Stars: Channing Tatum, Jamie Foxx, Maggie Gyllenhaal, Jason Clarke, Richard Jenkins, Joey King, James Woods | Written by James Vanderbilt | Directed by Roland Emmerich
White House Down might be the greatest film ever made. At least that was my immediate reaction as the couple of people I texted informing them so could testify to. In the cold light of day, I understand that technically it’s not the greatest film ever made but it’s easily one of my favourites of the year so far and the most fun I’ve had in a cinema since Bad Lieutenant.
What makes it so easy to like is that it knows exactly what it wants to do and exactly how to do it really well. It helps that what the film wants to do is provide a showcase for some excellent action sequences, make you laugh and do some really big explosions. I am 100% in favour of cinema being an art form with which to explore characters, relationships and complex ideas but if you don’t also have room in your film-viewing for shoot outs, quips and helicopters then on some level, there’s something you simply don’t get about cinema.
White House Down is Die Hard in the White House. It knows this and totally gets it. An unassuming policeman is trapped in a terrorist takeover of a building and decides to do his bit; there are hostages, an eccentric hacker, machine guns and helicopters. Its hero’s name – John Cale – even sounds somewhat like John McClane. A refreshingly likable Channing Tatum plays the sound-a-like protagonist, who takes his estranged, precocious and politics-obsessed eleven year old daughter (Joey King) along to the White House whilst he interviews for a job in the secret service. Whilst there, gunmen assault the building in response to hipster president Jamie Foxx’s motion to pull all troops out of the Middle East and begin peace talks with Iran, which has angered the arms industry and triggered the most basic conspiracy in cinema. With the building in lockdown and having been separated from his daughter, Cale utilises his intense skills of badassery to save both her and the president. Other characters include Maggie Gyllenhaal as a secret service agent, Richard Jenkins as Speaker of the House, James Woods as the treacherous Head of Presidential Detail and Nicholas Wright as Donnie, the White House tour guide.
There are many wonderful moments in the film – a healthy smattering of shoot outs in the corridors of power, a brilliant car chase across the White House lawn, a ridiculously high octane helicopter assault on the roof of the White House (during which Channing Tatum runs from the underground tunnels of the White House to its roof in order take part in the fight – clearly the guy is in some shape) and a really quite exhilarating rocket assault on Air Force One. This is glued together by some strong comic chemistry between Tatum and Foxx, a zippy sense of pace and some slick direction from serial destroyer of American landmarks, Roland Emmerich.
Where the film really succeeds is in its sense of fun and escapism. Escapism is a very important release that everyone needs to experience at some points in their lives. You could argue that violent spectacle is something that a lot of people would benefit from experiencing less of and you would be correct. However it’s becoming increasingly rare in the real world at least to be able to bear witness to heroism in the face of seemingly insurmountable odds. Heroism is also undervalued at the cinema. Proper, clean cut heroes, whose motives aren’t blurred by mixed loyalties just don’t seem to be in vogue. Heroes that are ordinary people in tough situations, not beings from other worlds with magic powers or billionaires in special suits are rarely seen.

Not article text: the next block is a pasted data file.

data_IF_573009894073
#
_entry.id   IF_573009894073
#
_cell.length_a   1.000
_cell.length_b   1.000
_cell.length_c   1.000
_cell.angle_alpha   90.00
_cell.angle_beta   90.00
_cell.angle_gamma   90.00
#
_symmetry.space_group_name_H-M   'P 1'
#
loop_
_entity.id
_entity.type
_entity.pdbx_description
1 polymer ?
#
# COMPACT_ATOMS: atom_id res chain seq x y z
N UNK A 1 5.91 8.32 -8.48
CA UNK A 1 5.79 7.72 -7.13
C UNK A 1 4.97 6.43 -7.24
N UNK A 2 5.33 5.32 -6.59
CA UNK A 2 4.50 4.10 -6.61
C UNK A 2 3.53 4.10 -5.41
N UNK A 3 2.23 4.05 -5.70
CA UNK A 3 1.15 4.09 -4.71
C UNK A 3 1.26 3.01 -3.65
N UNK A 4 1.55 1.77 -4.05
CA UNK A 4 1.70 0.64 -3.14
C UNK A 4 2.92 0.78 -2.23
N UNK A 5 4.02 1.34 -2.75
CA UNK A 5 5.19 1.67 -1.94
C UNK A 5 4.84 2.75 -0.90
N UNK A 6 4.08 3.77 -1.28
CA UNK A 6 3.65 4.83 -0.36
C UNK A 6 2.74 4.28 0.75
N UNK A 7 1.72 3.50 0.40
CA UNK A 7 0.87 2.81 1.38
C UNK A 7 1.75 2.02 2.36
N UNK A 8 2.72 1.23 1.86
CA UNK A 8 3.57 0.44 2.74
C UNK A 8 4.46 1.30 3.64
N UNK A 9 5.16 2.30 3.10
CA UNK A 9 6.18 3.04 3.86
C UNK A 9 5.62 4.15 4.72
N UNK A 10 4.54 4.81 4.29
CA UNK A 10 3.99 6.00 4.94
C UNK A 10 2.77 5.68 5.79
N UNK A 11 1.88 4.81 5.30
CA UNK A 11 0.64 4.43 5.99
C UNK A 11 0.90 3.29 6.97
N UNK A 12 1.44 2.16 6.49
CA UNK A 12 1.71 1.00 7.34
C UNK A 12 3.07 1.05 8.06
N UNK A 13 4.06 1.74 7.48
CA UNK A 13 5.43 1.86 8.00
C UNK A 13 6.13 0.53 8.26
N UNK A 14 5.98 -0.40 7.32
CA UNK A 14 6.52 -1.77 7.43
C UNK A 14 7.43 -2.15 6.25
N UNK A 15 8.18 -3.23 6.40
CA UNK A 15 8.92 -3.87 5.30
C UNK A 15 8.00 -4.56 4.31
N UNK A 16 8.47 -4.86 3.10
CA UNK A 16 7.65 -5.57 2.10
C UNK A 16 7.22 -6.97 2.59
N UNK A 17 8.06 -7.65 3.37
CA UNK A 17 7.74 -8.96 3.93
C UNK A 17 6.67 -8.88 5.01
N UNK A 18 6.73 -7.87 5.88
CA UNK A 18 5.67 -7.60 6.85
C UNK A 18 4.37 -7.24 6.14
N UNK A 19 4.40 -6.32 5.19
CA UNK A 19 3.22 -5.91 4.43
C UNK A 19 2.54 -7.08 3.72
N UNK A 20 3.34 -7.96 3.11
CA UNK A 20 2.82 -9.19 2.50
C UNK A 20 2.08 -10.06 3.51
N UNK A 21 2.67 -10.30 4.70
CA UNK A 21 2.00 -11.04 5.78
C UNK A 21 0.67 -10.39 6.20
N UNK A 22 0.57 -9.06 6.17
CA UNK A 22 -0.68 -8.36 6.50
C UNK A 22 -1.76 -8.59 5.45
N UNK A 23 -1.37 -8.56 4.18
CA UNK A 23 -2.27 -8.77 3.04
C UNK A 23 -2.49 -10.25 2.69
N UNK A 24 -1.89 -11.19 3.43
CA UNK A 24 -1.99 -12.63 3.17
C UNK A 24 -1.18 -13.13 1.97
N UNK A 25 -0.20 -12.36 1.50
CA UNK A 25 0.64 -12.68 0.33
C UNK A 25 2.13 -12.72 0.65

The escapist joy of the film extends to the characterisation of the President too. Foxx is basically everything we thought Obama would be that night on November 4th 2008, before reality and disappointment set in. This idealist, liberal fantasy president is somewhat akin to President Bartlet making the film something like an amazing lost episode of The West Wing where they decided to solve fewer of their problems with witty barbs than with rocket launchers.
I can’t quite put my finger on what I loved so much about White House Down. It was fun without totally jettisoning intelligence. Sure, it ticks off pretty much every cliché in the book and is persistently and ridiculously silly, but it also exercises self-awareness. And yes, it was a quite literally flag-waving, uncritical view of America but it was on broadly liberal fantasy terms that I can get on board with. If you’re in need of an adventure that may challenge your expectations of how good slick, big budget blockbusters can be, then please make an appointment at the White House. My only criticism is that they didn’t call it Machine Gun President. That would have been an act of truly unparalleled greatness.
Note: I watched Olympus Has Fallen, the other White House assault film released this year by way of comparison after White House Down. The reason I don’t mention this is the man body of the review is because I didn’t wish my appraisal of the wonder latter to be in any way tainted by association to the turgid and dull former.